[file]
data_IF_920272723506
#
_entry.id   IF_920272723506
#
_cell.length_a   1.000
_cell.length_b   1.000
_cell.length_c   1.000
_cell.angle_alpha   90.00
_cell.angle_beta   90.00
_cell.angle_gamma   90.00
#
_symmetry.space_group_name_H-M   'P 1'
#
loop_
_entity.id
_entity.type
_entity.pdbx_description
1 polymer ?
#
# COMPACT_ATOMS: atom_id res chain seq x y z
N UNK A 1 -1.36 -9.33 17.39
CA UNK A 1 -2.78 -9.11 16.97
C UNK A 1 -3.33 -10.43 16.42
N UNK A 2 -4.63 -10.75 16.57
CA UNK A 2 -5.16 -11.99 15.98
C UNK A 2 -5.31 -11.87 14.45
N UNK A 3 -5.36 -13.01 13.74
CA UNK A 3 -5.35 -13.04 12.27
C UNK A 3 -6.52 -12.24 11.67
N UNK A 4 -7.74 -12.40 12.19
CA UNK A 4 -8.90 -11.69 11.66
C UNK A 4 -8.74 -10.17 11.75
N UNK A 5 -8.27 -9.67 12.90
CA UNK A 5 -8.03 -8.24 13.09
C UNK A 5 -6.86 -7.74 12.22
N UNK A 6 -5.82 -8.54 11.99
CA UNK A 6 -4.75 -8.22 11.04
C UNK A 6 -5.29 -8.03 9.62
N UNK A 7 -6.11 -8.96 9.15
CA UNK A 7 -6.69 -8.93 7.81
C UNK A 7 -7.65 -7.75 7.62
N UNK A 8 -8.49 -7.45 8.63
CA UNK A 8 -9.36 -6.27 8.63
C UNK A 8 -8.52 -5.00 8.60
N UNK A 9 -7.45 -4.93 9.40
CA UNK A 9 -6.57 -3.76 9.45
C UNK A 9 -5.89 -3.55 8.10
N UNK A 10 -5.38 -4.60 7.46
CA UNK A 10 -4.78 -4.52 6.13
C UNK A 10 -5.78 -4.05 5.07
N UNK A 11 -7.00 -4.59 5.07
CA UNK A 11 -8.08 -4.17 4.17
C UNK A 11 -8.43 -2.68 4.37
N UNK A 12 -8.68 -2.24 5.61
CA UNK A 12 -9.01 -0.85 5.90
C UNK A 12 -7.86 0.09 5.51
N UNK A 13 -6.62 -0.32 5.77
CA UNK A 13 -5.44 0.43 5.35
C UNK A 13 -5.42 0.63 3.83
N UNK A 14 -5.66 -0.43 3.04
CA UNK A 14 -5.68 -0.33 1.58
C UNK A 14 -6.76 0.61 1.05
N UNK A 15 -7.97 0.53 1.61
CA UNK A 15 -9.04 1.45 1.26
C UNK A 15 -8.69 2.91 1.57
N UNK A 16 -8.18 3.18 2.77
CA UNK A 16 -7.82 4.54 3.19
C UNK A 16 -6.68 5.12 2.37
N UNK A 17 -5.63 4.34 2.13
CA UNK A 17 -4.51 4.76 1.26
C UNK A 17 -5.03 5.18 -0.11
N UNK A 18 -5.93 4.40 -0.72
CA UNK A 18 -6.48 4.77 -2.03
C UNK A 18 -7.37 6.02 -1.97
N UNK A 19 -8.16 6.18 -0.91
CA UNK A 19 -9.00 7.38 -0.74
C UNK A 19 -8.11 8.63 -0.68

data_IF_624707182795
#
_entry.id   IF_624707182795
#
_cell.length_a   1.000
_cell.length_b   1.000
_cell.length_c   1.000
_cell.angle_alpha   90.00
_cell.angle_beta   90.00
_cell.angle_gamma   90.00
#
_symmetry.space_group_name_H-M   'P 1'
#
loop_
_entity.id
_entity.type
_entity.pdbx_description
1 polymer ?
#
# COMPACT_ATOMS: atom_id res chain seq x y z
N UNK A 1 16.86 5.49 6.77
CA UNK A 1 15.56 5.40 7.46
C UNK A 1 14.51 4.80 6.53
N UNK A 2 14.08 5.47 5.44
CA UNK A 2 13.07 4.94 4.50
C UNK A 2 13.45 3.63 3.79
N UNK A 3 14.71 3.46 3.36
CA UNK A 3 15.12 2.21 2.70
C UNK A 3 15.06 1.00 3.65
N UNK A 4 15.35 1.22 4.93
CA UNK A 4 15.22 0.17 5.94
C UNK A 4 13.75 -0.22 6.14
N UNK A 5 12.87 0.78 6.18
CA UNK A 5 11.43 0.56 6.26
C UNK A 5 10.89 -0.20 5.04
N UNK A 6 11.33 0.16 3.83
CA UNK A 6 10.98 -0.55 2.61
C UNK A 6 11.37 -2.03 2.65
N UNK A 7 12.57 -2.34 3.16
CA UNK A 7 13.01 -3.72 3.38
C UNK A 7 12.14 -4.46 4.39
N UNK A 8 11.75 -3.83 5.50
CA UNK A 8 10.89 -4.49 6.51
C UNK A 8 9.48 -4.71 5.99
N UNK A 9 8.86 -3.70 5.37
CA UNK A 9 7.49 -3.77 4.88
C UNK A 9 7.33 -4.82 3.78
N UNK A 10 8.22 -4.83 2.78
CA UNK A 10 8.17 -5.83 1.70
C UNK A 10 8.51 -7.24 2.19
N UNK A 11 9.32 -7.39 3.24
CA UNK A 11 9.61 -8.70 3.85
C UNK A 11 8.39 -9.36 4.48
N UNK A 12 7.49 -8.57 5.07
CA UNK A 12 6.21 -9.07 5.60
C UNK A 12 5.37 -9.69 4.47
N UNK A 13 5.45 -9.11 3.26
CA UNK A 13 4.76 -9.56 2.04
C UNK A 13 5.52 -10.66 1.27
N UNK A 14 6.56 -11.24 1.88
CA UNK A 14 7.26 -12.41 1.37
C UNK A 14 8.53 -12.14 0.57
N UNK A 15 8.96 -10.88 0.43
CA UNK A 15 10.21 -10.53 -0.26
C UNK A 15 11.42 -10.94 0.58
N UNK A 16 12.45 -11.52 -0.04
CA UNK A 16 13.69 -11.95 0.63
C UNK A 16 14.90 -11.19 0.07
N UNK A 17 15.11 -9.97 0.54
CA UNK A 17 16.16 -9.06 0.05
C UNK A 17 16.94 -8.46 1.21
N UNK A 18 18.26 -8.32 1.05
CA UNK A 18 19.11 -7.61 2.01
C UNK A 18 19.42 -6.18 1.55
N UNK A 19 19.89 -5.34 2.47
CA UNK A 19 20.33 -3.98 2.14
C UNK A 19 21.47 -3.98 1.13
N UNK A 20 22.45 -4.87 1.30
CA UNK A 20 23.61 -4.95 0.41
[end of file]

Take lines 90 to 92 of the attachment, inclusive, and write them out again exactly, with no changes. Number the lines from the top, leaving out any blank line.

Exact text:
#
loop_
_entity.id